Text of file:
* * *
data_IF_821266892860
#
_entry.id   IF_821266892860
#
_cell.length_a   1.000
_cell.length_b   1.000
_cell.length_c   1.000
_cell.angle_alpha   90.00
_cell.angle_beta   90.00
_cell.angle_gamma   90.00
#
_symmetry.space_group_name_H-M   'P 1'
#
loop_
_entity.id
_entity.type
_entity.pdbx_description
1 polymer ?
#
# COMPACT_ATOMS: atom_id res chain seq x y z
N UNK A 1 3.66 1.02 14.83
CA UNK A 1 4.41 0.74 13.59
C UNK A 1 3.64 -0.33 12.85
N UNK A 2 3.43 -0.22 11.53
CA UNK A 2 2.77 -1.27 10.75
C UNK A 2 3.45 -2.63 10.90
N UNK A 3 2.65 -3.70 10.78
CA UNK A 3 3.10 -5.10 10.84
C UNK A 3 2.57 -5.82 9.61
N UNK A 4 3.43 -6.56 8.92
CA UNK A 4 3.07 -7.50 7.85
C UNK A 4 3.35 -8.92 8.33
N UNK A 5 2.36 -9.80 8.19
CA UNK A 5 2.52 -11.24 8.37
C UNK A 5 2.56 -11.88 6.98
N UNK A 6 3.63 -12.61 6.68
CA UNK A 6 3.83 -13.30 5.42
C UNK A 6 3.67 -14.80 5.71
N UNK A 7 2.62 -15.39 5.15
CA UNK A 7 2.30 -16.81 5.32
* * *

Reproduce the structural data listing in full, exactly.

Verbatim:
data_IF_821266892860
#
_entry.id   IF_821266892860
#
_cell.length_a   1.000
_cell.length_b   1.000
_cell.length_c   1.000
_cell.angle_alpha   90.00
_cell.angle_beta   90.00
_cell.angle_gamma   90.00
#
_symmetry.space_group_name_H-M   'P 1'
#
loop_
_entity.id
_entity.type
_entity.pdbx_description
1 polymer ?
#
# COMPACT_ATOMS: atom_id res chain seq x y z
N UNK A 1 3.66 1.02 14.83
CA UNK A 1 4.41 0.74 13.59
C UNK A 1 3.64 -0.33 12.85
N UNK A 2 3.43 -0.22 11.53
CA UNK A 2 2.77 -1.27 10.75
C UNK A 2 3.45 -2.63 10.90
N UNK A 3 2.65 -3.70 10.78
CA UNK A 3 3.10 -5.10 10.84
C UNK A 3 2.57 -5.82 9.61
N UNK A 4 3.43 -6.56 8.92
CA UNK A 4 3.07 -7.50 7.85
C UNK A 4 3.35 -8.92 8.33
N UNK A 5 2.36 -9.80 8.19
CA UNK A 5 2.52 -11.24 8.37
C UNK A 5 2.56 -11.88 6.98
N UNK A 6 3.63 -12.61 6.68
CA UNK A 6 3.83 -13.30 5.42
C UNK A 6 3.67 -14.80 5.71
N UNK A 7 2.62 -15.39 5.15
CA UNK A 7 2.30 -16.81 5.32